Total Pageviews

Saturday, 10 December 2016

Politicians, BDA dietitians and other bullshiters part 1

Politicians, BDA dietitians and other bullshiters part 1 or  "Trust Me I'm Not A BDA Dietitian"

There is no doubt about it, the worlds greatest bullshiters are politicians, followed closely by the average dietitian. Politico's say one thing when they mean the opposite, just about anything to keep the masses subdued and toeing the line. The average dietitian runs them pretty close, they have some great lines in passing the buck and exonerating themselves of responsibility for the failure of clients and patients, especially diabetics. Now, at this stage I would be the first to admit, some people are beyond help, no matter how sound and logical the dietary information presented to them, it goes in one ear and out the other. Unfortunately, most dietary information to diabetics from dietitians is a very long way from being sound and logical.

For example, all carbohydrates turn to sugars once digested. The most allergic to sugar people on the planet are diabetics, yet dietitians recommend starchy carbohydrates (bread, rice, pasta and potatoes etc) as a basis for meals. Bear in mind there is no such thing as an essential carbohydrate, this has been accepted as sound science for a long time, fats and proteins are essential, without them we die. You may be surprised to learn almost all whole fresh foods (with the exception of most fruits and some root vegetables) are low carb (as shown below) therefore low sugar. I am talking about food straight from the farm or sea, not failed science experiments from the likes of Danone, Abbott Nutrition, Nestle, Cereal Partners, BelVita Breakfast Biscuits and Coca Cola sponsors to the British Dietetic Association. So what about the bullshit you may be thinking.

When it comes to passing the buck, dietitians have turned bullshit into a complete and highly polished art form. Some of the usual get out of jail free card baloney "the patients failed to comply with dietary advice" often said by an over weight or morbidly obese dietitian, who clearly follows the 'advice' "no one size fits all", well I can prove the dietary advice I follow does fit all. Anyone want to argue, eating whole fresh food and avoiding highly processed, high sugar foods is not the way to go? "our recommendations are evidenced based" whose evidence? big pharma's or junk food companies. The fact is, many dietitians are very easily swayed, especially when money and sponsorship is involved, as we reported some time ago here.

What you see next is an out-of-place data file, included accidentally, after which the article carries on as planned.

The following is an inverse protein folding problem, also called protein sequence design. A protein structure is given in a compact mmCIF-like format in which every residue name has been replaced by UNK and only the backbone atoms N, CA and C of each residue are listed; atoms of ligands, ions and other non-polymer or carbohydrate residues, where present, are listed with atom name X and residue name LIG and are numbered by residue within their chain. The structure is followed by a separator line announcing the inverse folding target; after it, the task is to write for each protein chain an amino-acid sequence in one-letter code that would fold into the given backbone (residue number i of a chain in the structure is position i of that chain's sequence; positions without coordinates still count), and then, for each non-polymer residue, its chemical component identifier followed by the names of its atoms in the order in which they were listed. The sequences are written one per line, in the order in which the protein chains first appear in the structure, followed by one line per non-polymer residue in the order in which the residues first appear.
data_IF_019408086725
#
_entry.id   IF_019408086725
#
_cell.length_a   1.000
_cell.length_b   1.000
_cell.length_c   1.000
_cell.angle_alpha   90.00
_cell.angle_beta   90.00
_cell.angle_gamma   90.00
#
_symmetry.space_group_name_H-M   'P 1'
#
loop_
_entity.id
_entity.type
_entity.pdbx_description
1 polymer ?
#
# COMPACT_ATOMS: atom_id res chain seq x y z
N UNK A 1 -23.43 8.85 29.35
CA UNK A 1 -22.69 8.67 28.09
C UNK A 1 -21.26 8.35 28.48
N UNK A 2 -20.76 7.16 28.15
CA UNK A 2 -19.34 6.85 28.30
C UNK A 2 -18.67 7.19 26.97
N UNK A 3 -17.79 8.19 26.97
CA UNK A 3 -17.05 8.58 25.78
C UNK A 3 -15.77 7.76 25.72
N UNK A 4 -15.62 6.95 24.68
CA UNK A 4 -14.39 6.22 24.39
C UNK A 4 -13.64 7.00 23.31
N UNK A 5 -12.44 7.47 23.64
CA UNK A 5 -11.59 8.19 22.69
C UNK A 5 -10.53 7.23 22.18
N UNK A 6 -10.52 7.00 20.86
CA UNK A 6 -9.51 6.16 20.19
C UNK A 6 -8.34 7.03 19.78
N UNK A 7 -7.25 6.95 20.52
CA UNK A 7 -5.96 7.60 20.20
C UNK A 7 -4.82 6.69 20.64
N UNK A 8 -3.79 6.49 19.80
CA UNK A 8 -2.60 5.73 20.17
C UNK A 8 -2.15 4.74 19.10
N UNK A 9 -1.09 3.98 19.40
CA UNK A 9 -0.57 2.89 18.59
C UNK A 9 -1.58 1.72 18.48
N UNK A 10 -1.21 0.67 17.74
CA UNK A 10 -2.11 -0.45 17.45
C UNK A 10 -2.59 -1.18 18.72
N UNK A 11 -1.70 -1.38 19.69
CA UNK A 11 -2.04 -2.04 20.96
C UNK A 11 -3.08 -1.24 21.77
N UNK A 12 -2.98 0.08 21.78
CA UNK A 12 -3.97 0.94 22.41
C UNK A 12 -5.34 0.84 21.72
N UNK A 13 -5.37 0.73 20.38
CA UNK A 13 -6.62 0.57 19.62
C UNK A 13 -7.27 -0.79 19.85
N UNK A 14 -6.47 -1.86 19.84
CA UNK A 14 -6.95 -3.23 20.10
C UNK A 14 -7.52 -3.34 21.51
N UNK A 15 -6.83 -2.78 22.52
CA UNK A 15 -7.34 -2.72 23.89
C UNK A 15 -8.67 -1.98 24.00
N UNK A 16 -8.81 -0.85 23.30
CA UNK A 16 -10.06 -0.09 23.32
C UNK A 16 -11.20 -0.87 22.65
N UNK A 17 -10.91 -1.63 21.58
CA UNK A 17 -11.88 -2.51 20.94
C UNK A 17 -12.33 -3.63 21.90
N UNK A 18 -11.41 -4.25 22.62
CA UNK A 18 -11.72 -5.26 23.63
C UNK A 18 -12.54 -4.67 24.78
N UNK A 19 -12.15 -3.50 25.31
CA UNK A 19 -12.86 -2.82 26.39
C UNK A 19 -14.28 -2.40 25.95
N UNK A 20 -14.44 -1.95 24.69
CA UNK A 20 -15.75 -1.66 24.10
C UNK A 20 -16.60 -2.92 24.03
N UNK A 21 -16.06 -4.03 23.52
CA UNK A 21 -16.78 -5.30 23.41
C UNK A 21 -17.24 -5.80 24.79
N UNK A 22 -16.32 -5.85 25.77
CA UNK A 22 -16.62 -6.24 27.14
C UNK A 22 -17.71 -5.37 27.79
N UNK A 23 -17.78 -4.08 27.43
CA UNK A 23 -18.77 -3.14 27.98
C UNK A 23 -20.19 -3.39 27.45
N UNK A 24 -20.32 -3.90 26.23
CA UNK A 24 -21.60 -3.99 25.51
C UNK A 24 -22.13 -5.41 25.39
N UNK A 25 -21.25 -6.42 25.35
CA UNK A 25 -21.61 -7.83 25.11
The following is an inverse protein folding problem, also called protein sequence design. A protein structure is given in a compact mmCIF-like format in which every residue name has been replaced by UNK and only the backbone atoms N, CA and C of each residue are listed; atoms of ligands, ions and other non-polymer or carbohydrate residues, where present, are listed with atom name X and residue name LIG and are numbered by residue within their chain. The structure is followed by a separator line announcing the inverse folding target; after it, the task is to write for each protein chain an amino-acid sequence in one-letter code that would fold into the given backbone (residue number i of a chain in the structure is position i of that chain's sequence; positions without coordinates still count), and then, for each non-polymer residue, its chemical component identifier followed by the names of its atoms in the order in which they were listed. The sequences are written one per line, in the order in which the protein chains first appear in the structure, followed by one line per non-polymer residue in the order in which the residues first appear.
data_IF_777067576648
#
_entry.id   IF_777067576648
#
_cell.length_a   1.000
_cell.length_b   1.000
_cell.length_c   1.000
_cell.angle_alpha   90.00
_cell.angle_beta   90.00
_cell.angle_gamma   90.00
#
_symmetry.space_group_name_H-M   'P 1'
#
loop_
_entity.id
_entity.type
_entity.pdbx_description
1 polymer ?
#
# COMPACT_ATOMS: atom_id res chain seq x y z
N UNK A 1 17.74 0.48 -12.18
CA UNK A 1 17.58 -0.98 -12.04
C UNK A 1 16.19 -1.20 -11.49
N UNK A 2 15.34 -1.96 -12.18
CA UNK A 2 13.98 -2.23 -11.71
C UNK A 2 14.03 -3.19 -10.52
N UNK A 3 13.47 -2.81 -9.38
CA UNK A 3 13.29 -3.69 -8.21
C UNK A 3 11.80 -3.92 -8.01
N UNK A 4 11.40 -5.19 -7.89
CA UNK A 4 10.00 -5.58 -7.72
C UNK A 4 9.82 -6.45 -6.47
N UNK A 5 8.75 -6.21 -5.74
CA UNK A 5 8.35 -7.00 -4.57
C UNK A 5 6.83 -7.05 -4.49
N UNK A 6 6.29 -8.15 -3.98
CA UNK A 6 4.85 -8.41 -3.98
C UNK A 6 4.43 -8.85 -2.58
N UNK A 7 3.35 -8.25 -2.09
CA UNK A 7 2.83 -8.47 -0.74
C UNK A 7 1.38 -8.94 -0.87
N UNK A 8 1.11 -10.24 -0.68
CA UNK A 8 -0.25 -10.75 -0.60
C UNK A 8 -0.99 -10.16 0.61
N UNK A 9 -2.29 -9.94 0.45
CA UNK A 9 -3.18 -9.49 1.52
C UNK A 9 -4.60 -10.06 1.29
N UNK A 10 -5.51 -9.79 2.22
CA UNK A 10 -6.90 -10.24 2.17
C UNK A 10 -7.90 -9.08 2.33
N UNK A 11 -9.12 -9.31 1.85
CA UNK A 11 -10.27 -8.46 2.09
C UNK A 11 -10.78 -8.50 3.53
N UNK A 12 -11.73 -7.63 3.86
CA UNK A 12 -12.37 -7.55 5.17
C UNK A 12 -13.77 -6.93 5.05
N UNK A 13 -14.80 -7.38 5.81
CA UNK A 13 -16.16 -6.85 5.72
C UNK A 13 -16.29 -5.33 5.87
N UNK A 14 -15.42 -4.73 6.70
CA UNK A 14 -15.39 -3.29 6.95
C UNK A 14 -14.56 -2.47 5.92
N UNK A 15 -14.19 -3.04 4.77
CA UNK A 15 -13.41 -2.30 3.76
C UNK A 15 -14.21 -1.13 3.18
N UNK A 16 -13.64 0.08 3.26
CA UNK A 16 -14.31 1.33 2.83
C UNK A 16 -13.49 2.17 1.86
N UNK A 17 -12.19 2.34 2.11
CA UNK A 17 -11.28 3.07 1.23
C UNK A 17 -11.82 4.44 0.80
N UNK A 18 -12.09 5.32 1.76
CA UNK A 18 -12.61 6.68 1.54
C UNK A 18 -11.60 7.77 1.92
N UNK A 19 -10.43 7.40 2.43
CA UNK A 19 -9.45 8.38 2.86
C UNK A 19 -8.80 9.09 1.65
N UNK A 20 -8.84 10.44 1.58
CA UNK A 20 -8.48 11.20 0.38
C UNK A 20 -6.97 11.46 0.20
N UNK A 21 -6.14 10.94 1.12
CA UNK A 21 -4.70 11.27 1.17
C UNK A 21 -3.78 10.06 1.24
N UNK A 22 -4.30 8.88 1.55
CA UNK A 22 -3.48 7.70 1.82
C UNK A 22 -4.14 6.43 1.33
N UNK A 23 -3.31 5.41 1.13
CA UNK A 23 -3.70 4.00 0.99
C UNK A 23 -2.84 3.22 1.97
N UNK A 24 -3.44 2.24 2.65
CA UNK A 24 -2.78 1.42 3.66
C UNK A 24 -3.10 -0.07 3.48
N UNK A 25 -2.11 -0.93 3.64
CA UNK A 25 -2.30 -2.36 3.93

""Last weekend the Food and Drink Team took Belvita Breakfast to BDA Live, the annual British Dietetics Association conference. As headline sponsor the team was on hand to help keep the dietitians going all morning. Whether they visited the breakfast bar or attended the breakfast workshops they had the opportunity to hear about the science and nutrition behind the brand. The conference was a great success with 82% of dietitians agreeing Belvita Breakfast is a good option for breakfast and 71% admitting we had changed their previous perception"

One very high profile dietitian was claiming potatoes to be a "super food" as evidenced here, while acting as a dietitian for the potato council and BDA spokesperson.

"Sian Porter, the Potato Council's consultant dietitian, told the Daily Express: 'It is important to have a wide variety of foods in your diet but sometimes our heads are turned by new things and we underestimate old favourites like potatoes and how they compare to other, often more expensive "superfoods"

Potatoes "superfood" yes and the moon is made of cheese. Which brings me to another standard cop out for dietitians when I quote them, from articles I have read in the media "I was misquoted I never said that" if that is the case, why is a retraction and clarification never made? And does Sian really believe spuds are a super food. Do 82% of BDA dietitians believe " Belvita Breakfast is a good option for breakfast" good option to what, a pound of condemned veal.


I do know some excellent dietitians, unfortunately very few work in the UK. A break-away group in the US are called Dietitians For Professional Integrity who stated upon formation.

"Our efforts are guided by professional integrity. We believe the American public deserves nutrition information that is not tainted by food industry interests. Those of us who co-founded Dietitians for Professional Integrity are nutrition experts first and foremost; we went to school to help people achieve better health through food, not to help multinational food companies sell more unhealthy products"

Until the British Dietetic Association, severs all links with what are increasingly known as junk food outfits, they will have to continue to plead at every opportunity with their strap line "Trust A Dietitian" How long before UK dietitians dump the BDA and form their own 'Dietitians for Professional Integrity'  One thing seems clear to me, the BDA is doing nothing for the reputations of the honest, well informed members and many must be appalled at the junk food sponsorship. How long before we hear "Trust Me I'm Not A BDA Dietitian"